Read more about Senate Bill 1334 recently sponsored by Sen. Ellyn Bogdanoff (R-Fort Lauderdale, Florida) and the house counterpart, House Bill 917, sponsored by Rep. Ari Porth (D-Coral Springs, Florida). The bills seek to abolish all minimum mandatory requirements but would leave the current fines in place which range from $25,000 to $500,000. The proposed legislation requires substance abuse treatment and allows for reentry programs for certain non-violent drug offenders.
The current system is particularly unjust for individuals with substance abuse problems who are in possession of prescription medication (without a valid prescription). Even one bottle of pills can trigger the minimum mandatory sentences. In many of these cases, the possession may have been intended only for personal use, although those individual are now automatically deemed to be "drug traffickers" under the current statutory scheme. The legislation applies not only to prescription medication, but also to common street drugs such as cocaine and heroin.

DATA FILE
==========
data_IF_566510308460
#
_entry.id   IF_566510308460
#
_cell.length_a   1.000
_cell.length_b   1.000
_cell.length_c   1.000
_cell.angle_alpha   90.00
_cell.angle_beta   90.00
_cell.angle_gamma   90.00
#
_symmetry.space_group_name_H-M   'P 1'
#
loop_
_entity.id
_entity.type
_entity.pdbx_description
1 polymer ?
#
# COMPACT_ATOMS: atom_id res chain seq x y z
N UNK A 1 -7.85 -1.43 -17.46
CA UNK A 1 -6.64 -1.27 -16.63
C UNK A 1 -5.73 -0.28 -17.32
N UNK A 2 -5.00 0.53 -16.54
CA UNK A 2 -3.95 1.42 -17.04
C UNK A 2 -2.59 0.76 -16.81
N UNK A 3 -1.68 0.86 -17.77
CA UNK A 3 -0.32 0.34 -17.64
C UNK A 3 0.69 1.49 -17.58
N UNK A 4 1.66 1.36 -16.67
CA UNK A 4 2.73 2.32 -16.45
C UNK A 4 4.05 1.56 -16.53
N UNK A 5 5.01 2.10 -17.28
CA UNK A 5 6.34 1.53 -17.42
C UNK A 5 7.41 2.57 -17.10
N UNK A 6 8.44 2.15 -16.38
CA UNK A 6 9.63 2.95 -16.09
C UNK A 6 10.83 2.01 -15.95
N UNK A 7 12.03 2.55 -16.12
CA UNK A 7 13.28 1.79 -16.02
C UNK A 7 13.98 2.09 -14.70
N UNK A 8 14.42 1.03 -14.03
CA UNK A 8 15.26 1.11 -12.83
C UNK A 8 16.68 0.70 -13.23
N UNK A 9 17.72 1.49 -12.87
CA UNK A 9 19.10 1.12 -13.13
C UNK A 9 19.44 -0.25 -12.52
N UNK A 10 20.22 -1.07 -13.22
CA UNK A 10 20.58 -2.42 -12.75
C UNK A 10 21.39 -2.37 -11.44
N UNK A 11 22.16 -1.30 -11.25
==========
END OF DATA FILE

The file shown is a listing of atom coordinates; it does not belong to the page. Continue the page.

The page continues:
Under the proposed legislation judges would have more control to fashion reasonable sentences depending on the particular facts of the case instead of warehousing non-violent offenders for decades in Florida's Prison System. Creating more reasonable sentences will also save the tax payers millions of dollars and allow those resources to be put to better use in fighting substance abuse issues.
Read more from Families Against Mandatory Minimums on Monday, February 28, 2011 at 12:25pm
Twin bills filed in the Florida Legislature this week propose doing away with mandatory minimum sentences for trafficking in controlled substances, which currently range anywhere from three to 25 years depending on the weight of the substance.Read a recent article about this proposed legislation: http://slee.blogs.ocala.com/10800/mandatory-minimums-focus-of-new-bills/?tc=ar